These are uncertain times in our world, our country and Guilford County. We are all learning new routines and dealing with new challenges in our daily lives, even as we continue to plan for the future.
Our community had planned numerous local activities to mark the national “Week of the Young Child” (April 13-17) and celebrate the 37,000 children age 5 and under in Guilford County. Due to the COVID-19 pandemic, the majority of events weren’t possible. Now, there is an even greater need to raise awareness of the important role children play in creating a strong future for Guilford County and the responsibility every member of our community has in their development.
In the 2018-19 academic year, only 40% of children entering kindergarten were proficient or above proficient in language and literacy development as measured by reading and comprehension assessments. Research shows that when children enter school on track, their chances of succeeding not just in school but in life increase dramatically. They’re more likely to read on grade level by the end of third grade, graduate from high school, have higher-paying jobs and contribute more in taxes, as well as live longer, healthier lives.
Fortunately, a comprehensive effort is already well underway in Guilford County to tackle the fundamental issues limiting the potential of our children and our community. More than a hundred local organizations and nonprofits began working together in 2014 under the banner Ready for School, Ready for Life. Together, partners are creating an innovative system of care that connects families and the youngest children in our community with a wide range of support services.
Ready for School, Ready for Life is working on multiple fronts to achieve better outcomes, such as implementing a countywide early literacy plan, improving transitions from pre-school to kindergarten and making high-quality, affordable child care available to all families.
We’re in this for the long term, and we’re measuring our effectiveness in key areas such as planned and well-timed pregnancies; healthy births; on-track development for infants; toddlers and preschoolers; school readiness at kindergarten; and the ability of every child to read on grade level in the third grade.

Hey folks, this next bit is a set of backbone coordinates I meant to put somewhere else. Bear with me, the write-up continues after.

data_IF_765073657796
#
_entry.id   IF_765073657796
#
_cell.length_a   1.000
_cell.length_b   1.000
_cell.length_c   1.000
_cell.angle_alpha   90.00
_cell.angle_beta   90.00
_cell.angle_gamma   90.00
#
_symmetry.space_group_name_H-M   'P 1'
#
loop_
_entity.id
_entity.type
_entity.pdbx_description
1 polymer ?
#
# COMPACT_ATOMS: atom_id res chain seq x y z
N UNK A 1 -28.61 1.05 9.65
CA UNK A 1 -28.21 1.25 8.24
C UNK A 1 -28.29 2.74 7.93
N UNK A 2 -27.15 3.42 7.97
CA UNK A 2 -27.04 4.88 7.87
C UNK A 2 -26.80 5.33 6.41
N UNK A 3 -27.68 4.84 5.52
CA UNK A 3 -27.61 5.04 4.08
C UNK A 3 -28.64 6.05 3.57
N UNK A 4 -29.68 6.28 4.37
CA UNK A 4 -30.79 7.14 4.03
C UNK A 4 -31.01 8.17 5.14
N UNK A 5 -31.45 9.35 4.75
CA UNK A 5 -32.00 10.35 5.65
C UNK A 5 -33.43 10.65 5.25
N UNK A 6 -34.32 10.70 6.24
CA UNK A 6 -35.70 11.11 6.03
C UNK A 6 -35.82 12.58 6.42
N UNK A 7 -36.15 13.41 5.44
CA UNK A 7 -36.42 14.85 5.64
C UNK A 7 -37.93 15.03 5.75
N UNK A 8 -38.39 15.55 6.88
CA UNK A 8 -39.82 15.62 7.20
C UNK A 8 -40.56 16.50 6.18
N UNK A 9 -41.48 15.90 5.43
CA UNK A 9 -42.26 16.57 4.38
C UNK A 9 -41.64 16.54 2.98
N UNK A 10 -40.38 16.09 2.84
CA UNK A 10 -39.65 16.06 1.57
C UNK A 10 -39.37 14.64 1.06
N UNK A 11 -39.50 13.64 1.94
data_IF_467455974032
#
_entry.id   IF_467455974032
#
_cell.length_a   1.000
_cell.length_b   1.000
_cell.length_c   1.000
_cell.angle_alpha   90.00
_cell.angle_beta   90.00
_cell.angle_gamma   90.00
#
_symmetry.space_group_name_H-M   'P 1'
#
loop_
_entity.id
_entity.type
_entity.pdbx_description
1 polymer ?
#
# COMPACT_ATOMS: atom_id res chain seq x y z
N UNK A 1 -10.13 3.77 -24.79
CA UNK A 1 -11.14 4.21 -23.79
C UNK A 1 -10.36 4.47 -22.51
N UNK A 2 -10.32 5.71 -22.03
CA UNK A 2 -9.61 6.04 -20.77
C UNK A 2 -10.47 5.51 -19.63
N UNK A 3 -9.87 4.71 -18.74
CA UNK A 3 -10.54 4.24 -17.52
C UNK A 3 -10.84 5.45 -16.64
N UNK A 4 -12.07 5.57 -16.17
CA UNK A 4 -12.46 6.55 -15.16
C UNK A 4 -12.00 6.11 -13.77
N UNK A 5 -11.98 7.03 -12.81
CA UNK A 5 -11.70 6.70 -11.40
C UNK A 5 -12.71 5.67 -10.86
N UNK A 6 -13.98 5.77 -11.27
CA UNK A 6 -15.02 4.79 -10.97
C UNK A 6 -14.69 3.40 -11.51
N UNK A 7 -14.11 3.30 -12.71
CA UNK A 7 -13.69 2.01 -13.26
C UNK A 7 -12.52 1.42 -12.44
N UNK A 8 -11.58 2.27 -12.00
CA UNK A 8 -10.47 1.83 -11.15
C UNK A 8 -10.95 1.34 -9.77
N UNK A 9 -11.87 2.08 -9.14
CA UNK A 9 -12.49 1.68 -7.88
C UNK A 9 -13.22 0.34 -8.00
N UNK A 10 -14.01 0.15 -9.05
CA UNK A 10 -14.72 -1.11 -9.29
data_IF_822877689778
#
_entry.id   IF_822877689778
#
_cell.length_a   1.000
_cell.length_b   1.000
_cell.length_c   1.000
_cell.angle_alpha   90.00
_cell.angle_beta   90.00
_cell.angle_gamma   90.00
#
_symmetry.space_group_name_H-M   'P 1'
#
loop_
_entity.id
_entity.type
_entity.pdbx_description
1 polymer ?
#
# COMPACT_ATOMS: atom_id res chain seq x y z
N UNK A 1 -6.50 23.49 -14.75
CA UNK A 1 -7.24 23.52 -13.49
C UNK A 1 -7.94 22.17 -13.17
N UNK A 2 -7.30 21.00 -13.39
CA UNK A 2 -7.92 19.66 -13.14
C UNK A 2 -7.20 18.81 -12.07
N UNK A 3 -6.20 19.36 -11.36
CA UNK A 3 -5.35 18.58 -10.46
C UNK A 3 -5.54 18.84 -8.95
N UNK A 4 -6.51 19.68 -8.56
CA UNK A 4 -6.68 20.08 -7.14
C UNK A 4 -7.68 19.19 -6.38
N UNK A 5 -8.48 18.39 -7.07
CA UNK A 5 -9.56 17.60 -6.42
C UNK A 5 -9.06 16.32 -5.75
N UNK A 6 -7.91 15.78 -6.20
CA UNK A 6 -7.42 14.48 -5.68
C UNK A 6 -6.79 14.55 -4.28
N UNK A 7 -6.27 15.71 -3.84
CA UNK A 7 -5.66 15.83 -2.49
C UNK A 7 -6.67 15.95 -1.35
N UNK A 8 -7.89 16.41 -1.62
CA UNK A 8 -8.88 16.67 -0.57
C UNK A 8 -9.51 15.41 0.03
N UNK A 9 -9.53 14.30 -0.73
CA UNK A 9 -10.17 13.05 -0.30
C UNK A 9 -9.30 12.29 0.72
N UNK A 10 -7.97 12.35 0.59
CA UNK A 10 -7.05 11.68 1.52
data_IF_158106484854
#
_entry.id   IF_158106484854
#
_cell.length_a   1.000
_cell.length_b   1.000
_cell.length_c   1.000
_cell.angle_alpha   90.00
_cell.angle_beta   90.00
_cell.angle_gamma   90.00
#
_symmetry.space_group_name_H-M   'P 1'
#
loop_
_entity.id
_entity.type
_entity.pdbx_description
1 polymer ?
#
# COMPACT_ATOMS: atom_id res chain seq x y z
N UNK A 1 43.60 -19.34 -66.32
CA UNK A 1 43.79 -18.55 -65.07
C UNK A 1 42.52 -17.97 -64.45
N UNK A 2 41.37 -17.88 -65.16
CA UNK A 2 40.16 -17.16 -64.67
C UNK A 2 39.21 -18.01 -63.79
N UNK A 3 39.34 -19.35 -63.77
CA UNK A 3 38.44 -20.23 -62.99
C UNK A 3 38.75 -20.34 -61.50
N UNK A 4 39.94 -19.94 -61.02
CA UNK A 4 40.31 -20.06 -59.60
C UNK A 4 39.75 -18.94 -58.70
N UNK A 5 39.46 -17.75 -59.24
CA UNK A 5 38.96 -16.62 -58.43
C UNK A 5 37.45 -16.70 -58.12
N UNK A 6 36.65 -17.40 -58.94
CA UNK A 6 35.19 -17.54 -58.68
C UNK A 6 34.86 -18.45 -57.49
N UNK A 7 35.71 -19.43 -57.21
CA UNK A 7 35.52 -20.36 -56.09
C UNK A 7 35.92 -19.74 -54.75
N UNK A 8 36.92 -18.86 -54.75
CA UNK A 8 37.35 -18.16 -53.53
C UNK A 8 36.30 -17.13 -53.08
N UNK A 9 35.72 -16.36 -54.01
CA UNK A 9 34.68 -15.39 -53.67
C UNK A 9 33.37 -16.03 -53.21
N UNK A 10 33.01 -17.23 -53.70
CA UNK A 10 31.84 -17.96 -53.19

Enhanced services are becoming more and more available to our youngest children and their parents through their obstetricians and pediatricians, and by Nurse Family Partnership, Guilford Family Connects and HealthySteps. Our work has already generated national attention and support, including meaningful, multi-year commitments of time, resources and funding by The Duke Endowment and Blue Meridian Partners. We anticipate more than $100 million will be invested over 10 years to plan, design and implement a system that will seamlessly connect families with the services they want and need to support healthy development of their newborns, infants, toddlers and preschoolers.
In addition to these processes and advocacy initiatives, we have also embraced a national movement called The Basics. Launched in Boston by a team of researchers, The Basics promote five fun, free and easy ways to spur development during a child’s first three years, when 80% of brain growth takes place. These are things that all adults can do as they interact with children in their everyday lives.
We have seen tremendous response to The Basics over the past year, including support from the business community, faith leaders, health care professionals and a wide range of local government agencies.
To learn more, please visit getreadyguilford.org and guilfordbasics.org. These websites provide detailed information, short videos and tips on how to make a meaningful difference in the lives of all children in our community. Our goal is to ensure success in life, and we all have a role to play.
Ed Kitchen and Susan Shore Schwartz are co-chairs and Charrise Hart is chief executive officer of Ready for School, Ready for Life.
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